Concurrent Causation: An Adjuster's Dilemma


During both of those events property owners incurred damage from a windstorm—which is generally covered under property insurance policies— followed by damage from a resulting flood and/or storm surge, which is generally excluded (but available through separate flood policies).

As others had previously experienced, distressed policyholders learned that structural damage caused by high winds might not qualify for coverage if the damage was compounded by flood waters or if it could not be determined how much of the damage was caused by wind as opposed to water. Numerous claims ended up in court, with some claimants arguing, among other things, that the Katrina damage resulted from the failure of a levee system, not from natural flooding.

For the most part, however, property insurers have prevailed in their attempts to enforce ACC exclusions. Furthermore, post-Sandy legislative initiatives to ban such exclusions in NewYork and New Jersey quickly faded as legislators came to fear the potentially negative effects a ban might have on their domestic insurance markets.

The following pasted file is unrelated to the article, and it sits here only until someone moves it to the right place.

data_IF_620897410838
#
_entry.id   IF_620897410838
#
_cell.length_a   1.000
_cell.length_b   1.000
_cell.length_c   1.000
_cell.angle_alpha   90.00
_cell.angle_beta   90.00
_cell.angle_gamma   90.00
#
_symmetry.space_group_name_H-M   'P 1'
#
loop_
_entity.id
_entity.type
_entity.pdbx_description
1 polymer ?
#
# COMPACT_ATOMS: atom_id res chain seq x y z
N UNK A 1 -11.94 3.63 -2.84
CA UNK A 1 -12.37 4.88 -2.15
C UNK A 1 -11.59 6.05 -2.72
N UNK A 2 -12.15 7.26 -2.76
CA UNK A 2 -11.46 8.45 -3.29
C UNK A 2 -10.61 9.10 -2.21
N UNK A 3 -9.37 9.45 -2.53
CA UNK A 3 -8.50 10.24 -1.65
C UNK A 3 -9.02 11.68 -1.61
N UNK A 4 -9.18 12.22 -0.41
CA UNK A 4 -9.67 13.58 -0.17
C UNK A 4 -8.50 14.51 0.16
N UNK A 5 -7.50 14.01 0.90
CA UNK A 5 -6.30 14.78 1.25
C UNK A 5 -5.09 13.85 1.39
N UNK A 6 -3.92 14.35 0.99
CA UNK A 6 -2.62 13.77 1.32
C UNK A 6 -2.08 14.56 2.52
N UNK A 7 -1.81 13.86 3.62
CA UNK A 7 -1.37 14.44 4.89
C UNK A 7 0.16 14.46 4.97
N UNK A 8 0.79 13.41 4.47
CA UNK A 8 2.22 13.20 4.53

According to a table provided online by the law firmTimoney Knox, LLP, 1 as of October 2017 courts in 31 states and the District of Columbia had definitively enforced the application of ACC clauses.


Concurrent causation issues are vexing for adjusters because a rigorous and conscientious investigation of a claim can uncover causes that eliminate an insured’s recovery for damage that under other circumstances would have been covered.

Furthermore, ACC provisions give policyholders an incentive to look first for the excluded cause of loss, so they don’t get their hopes up and waste their time pursuing a claim that will likely be denied.

‘Anti-concurrent causation’ (ACC) provisions have been around since the 1980s, but the concept and its application was scrutinized and tested again in the aftermath of Hurricane Katrina in 2005 and Superstorm Sandy in 2012.